10 Mistakes Everyone Makes When Making Gnocchi

While pasta is undeniably a comforting staple, a bowl of warm fluffy gnocchi is the epitome of food that feels like a hug. Gnocchi isn't technically pasta and actually falls into the category of a dumpling. Nevertheless, we tend to treat it similarly to standard pasta. We toss little pillows of gnocchi in marinara, pesto, and even just butter to soak up the flavor. 

While the main ingredient in gnocchi is typically potato (as opposed to wheat flour and sometimes eggs), it can be made with a variety of different ingredients. Gnocchi, like pasta, is a dish best served fresh. It's also a relatively simple cooking project that home chefs should try at least once. It's easy to make a big batch of gnocchi and freeze it, so you'll always have some on hand. 

Whether you're kneading your own homemade dough or buying the pre-made stuff, there are certain ways to approach its preparation to honor it in the best way possible. To help you avoid some pitfalls and enjoy the potato dumplings to their maximum potential, we're highlighting a few common mistakes people make with gnocchi. 

1. Sticking to plain potato-based gnocchi

We may have kicked this off by talking about the wonders of standard potato-based gnocchi, but it's far from the only way to enjoy the dumplings. A common substitute is to use sweet potatoes in the gnocchi dough for a fall-flavored base that tastes delicious in a simple brown butter sauce. 

Meanwhile, if the process of preparing any kind of potato for the dough sounds like too much work, ricotta cheese is a simple substitute that majorly cuts down on the preparation time. As noted by Food Network, the type of ricotta you're using will have a great impact on the consistency of the dough. If the cheese contains a lot of moisture, it risks being very wet. The best way to counter this issue is to add flour little by little as you go.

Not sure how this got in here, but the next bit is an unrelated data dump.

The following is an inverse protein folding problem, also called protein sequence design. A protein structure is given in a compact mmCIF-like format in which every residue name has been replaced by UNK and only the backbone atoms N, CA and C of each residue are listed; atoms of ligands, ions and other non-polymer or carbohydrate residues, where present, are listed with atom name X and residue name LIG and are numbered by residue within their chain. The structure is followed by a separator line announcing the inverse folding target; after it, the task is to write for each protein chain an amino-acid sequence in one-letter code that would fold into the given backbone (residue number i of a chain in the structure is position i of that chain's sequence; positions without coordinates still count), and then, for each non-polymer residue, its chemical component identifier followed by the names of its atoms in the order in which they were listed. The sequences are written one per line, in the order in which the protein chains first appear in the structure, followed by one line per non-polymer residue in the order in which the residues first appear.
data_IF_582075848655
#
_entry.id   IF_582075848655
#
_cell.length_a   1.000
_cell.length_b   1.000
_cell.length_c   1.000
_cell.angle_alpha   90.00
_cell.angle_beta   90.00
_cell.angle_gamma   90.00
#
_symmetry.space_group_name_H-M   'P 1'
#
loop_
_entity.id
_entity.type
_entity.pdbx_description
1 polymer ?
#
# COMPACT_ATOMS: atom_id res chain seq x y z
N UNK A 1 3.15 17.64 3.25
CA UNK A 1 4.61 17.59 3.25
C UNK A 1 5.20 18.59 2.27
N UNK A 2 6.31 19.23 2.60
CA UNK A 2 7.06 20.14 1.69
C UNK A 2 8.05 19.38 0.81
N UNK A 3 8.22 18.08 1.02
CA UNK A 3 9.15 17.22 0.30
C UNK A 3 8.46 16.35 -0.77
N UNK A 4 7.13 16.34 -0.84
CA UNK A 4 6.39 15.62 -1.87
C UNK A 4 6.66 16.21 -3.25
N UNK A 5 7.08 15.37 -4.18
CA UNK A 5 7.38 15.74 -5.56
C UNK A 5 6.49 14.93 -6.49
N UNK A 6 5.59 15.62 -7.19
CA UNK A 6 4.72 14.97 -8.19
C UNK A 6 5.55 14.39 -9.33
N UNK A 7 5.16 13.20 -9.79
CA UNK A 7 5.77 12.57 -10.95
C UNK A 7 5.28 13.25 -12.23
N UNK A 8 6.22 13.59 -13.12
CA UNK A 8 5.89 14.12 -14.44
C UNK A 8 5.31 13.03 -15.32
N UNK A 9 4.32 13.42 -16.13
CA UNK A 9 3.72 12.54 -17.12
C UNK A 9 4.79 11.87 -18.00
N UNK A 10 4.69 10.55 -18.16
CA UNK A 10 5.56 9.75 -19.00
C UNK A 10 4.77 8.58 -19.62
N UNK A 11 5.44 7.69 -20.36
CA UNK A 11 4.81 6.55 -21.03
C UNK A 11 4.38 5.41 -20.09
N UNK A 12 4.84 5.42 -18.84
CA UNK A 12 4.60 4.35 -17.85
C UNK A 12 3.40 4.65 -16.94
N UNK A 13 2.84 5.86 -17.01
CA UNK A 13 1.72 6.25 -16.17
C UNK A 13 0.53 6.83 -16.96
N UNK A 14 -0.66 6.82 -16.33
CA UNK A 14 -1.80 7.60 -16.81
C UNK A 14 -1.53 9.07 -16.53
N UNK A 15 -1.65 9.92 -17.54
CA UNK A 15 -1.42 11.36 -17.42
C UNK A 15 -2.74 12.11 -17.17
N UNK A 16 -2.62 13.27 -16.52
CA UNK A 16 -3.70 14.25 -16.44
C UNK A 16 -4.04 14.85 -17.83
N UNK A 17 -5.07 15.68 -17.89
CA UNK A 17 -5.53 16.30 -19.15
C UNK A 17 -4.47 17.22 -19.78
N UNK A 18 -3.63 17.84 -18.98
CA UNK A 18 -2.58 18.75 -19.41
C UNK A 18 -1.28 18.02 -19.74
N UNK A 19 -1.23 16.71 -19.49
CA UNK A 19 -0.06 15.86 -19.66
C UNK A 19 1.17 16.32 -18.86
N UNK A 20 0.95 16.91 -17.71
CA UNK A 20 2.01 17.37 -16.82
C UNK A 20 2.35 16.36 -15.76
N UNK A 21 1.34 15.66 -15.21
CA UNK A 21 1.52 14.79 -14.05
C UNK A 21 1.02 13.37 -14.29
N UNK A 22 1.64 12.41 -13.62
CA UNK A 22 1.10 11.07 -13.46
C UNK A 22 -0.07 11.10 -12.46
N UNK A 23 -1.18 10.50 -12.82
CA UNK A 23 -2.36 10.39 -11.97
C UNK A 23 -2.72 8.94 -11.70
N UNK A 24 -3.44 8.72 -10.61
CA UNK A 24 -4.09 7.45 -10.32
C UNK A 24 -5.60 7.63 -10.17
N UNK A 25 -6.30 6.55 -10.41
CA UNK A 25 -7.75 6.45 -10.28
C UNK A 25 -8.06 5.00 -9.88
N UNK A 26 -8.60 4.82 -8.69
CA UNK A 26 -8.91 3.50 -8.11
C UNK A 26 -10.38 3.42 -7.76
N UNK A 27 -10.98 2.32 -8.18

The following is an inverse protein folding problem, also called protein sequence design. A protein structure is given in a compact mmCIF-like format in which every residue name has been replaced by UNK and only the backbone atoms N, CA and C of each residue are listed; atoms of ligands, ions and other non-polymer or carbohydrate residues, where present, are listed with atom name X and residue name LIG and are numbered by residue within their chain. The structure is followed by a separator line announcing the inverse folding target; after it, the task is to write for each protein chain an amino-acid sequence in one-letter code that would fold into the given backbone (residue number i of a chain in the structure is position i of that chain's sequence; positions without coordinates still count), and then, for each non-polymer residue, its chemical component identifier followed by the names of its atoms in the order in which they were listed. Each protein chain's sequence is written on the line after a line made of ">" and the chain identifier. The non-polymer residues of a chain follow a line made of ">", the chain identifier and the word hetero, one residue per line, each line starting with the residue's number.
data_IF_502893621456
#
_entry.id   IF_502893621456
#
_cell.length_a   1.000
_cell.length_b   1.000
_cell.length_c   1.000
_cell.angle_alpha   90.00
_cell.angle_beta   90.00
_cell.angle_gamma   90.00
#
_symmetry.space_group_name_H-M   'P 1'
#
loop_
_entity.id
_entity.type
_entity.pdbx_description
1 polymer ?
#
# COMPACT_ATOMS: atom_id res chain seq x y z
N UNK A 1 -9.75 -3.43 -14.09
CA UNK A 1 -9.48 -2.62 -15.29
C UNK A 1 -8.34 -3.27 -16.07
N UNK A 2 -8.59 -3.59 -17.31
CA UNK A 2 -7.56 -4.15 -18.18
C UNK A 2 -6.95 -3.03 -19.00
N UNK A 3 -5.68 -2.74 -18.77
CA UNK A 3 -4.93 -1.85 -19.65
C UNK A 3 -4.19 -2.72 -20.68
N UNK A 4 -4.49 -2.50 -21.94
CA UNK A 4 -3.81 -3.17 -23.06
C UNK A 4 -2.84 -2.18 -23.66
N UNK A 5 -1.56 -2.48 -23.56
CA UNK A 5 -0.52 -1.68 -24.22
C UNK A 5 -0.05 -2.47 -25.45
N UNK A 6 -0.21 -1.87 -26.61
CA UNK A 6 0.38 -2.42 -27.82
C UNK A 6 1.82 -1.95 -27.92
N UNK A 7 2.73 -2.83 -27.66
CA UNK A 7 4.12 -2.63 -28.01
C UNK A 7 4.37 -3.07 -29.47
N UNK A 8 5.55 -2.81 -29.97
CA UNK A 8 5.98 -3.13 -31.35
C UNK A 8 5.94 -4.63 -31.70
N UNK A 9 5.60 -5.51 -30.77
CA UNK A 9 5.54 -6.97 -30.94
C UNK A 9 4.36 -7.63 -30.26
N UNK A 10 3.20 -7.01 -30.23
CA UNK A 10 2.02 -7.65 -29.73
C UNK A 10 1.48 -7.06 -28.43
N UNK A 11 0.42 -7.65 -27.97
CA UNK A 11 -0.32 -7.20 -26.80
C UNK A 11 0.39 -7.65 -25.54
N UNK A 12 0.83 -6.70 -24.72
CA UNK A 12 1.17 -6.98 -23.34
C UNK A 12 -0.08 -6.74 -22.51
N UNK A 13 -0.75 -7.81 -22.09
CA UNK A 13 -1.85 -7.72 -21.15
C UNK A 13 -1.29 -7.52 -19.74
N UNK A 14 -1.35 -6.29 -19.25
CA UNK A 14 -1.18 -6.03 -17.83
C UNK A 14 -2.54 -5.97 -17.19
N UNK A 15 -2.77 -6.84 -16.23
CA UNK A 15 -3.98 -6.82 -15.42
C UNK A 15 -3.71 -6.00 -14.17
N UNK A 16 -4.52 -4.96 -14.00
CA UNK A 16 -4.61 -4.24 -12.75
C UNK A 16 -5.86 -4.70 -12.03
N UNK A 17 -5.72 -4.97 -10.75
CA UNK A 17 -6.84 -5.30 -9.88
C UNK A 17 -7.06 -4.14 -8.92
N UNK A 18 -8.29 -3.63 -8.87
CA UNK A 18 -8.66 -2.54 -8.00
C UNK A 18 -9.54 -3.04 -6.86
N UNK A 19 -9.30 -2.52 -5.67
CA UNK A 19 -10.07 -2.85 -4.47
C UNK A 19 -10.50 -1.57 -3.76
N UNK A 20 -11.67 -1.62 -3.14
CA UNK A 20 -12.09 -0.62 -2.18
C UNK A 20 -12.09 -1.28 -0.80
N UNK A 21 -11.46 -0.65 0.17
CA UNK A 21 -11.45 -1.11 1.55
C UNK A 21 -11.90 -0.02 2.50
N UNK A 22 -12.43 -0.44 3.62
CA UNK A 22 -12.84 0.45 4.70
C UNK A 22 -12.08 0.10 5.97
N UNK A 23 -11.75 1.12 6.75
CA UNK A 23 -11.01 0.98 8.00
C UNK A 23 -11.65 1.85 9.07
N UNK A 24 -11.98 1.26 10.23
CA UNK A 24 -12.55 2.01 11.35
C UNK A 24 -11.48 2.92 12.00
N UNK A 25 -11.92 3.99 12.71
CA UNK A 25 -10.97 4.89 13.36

A vegetable-focused substitute for potatoes is riced cauliflower. Our 15-minute fall gnocchi recipe showcases a bag of Trader Joe's frozen cauliflower gnocchi. It's almost too easy to make and the meal is bursting with healthy nutrients and flavor. 

2. Using fresh potatoes

The term "fresh ingredients" is a buzzword in cooking that makes us naively believe that fresh is always better. In the case of potatoes for gnocchi, however, fresh can actually be the downfall of the dish. Gnocchi can easily become sticky and gummy when the dough contains too much water. When potatoes are older, they tend to dry out a bit which actually results in a better consistency for gnocchi. 

Additionally, as The Guardian points out, you don't want to poke the potatoes with a fork too many times while they are boiling, or else they can become waterlogged. Puncturing the potato is indeed the best way to determine whether or not it's cooked thoroughly, but it can become a major issue if your impatience causes you to do it repeatedly. Dry potatoes are so important when making gnocchi that some recipes use leftover mashed potatoes which dry out even more after being in the refrigerator. 

3. Peeling the potatoes before boiling them

It might seem like second nature to peel your potatoes before boiling them as you do when making a big batch of homemade mashed potatoes. However, leaving the skin on the potatoes as they boil actually helps to prevent excess moisture from penetrating the vegetable and messing with the dough. The peel acts as a protective layer to retain the starchiness inside. Plus, once the potatoes are slightly cool, the skin will easily peel off so you can mash the flesh (via The Guardian).